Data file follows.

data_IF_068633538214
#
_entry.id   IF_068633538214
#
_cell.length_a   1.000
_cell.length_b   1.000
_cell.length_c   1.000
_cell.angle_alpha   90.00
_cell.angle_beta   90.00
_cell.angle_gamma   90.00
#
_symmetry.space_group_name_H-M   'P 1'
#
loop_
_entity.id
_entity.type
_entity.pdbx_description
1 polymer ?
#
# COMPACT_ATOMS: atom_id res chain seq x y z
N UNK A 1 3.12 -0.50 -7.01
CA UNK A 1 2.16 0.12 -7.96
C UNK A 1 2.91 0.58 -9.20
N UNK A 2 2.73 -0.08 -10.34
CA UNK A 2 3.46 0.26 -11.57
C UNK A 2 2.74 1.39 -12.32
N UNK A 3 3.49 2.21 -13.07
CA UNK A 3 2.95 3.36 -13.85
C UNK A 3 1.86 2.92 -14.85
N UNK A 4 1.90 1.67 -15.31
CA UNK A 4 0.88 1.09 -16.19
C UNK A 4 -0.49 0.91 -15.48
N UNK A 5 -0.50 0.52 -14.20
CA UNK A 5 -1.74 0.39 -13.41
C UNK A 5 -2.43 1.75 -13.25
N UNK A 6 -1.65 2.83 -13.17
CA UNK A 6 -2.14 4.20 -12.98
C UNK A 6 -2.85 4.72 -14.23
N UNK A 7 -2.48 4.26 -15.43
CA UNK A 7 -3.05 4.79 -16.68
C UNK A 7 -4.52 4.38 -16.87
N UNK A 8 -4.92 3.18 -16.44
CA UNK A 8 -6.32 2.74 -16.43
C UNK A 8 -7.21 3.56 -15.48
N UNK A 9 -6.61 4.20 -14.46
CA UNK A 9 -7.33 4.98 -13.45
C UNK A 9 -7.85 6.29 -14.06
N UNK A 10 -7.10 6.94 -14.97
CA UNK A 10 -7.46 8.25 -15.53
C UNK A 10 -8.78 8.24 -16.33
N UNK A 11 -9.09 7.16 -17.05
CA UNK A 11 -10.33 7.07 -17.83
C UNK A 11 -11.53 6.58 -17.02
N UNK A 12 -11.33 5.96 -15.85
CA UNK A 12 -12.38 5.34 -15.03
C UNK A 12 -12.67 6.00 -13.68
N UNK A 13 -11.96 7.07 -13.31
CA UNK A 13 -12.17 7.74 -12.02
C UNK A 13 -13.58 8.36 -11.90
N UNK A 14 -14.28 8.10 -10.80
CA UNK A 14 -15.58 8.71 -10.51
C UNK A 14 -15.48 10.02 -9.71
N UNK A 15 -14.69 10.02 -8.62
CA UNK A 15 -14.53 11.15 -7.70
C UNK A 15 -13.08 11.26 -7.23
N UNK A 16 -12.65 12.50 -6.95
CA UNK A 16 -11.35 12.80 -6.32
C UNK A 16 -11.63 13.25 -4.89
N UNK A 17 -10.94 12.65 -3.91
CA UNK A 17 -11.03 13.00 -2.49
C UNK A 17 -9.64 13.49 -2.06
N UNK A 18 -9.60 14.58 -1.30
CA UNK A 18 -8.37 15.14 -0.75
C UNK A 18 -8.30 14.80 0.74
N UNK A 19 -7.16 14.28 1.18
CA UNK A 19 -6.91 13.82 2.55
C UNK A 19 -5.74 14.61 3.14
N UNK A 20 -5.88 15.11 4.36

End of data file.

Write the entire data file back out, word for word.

data_IF_068633538214
#
_entry.id   IF_068633538214
#
_cell.length_a   1.000
_cell.length_b   1.000
_cell.length_c   1.000
_cell.angle_alpha   90.00
_cell.angle_beta   90.00
_cell.angle_gamma   90.00
#
_symmetry.space_group_name_H-M   'P 1'
#
loop_
_entity.id
_entity.type
_entity.pdbx_description
1 polymer ?
#
# COMPACT_ATOMS: atom_id res chain seq x y z
N UNK A 1 3.12 -0.50 -7.01
CA UNK A 1 2.16 0.12 -7.96
C UNK A 1 2.91 0.58 -9.20
N UNK A 2 2.73 -0.08 -10.34
CA UNK A 2 3.46 0.26 -11.57
C UNK A 2 2.74 1.39 -12.32
N UNK A 3 3.49 2.21 -13.07
CA UNK A 3 2.95 3.36 -13.85
C UNK A 3 1.86 2.92 -14.85
N UNK A 4 1.90 1.67 -15.31
CA UNK A 4 0.88 1.09 -16.19
C UNK A 4 -0.49 0.91 -15.48
N UNK A 5 -0.50 0.52 -14.20
CA UNK A 5 -1.74 0.39 -13.41
C UNK A 5 -2.43 1.75 -13.25
N UNK A 6 -1.65 2.83 -13.17
CA UNK A 6 -2.14 4.20 -12.98
C UNK A 6 -2.85 4.72 -14.23
N UNK A 7 -2.48 4.26 -15.43
CA UNK A 7 -3.05 4.79 -16.68
C UNK A 7 -4.52 4.38 -16.87
N UNK A 8 -4.92 3.18 -16.44
CA UNK A 8 -6.32 2.74 -16.43
C UNK A 8 -7.21 3.56 -15.48
N UNK A 9 -6.61 4.20 -14.46
CA UNK A 9 -7.33 4.98 -13.45
C UNK A 9 -7.85 6.29 -14.06
N UNK A 10 -7.10 6.94 -14.97
CA UNK A 10 -7.46 8.25 -15.53
C UNK A 10 -8.78 8.24 -16.33
N UNK A 11 -9.09 7.16 -17.05
CA UNK A 11 -10.33 7.07 -17.83
C UNK A 11 -11.53 6.58 -17.02
N UNK A 12 -11.33 5.96 -15.85
CA UNK A 12 -12.38 5.34 -15.03
C UNK A 12 -12.67 6.00 -13.68
N UNK A 13 -11.96 7.07 -13.31
CA UNK A 13 -12.17 7.74 -12.02
C UNK A 13 -13.58 8.36 -11.90
N UNK A 14 -14.28 8.10 -10.80
CA UNK A 14 -15.58 8.71 -10.51
C UNK A 14 -15.48 10.02 -9.71
N UNK A 15 -14.69 10.02 -8.62
CA UNK A 15 -14.53 11.15 -7.70
C UNK A 15 -13.08 11.26 -7.23
N UNK A 16 -12.65 12.50 -6.95
CA UNK A 16 -11.35 12.80 -6.32
C UNK A 16 -11.63 13.25 -4.89
N UNK A 17 -10.94 12.65 -3.91
CA UNK A 17 -11.03 13.00 -2.49
C UNK A 17 -9.64 13.49 -2.06
N UNK A 18 -9.60 14.58 -1.30
CA UNK A 18 -8.37 15.14 -0.75
C UNK A 18 -8.30 14.80 0.74
N UNK A 19 -7.16 14.28 1.18
CA UNK A 19 -6.91 13.82 2.55
C UNK A 19 -5.74 14.61 3.14
N UNK A 20 -5.88 15.11 4.36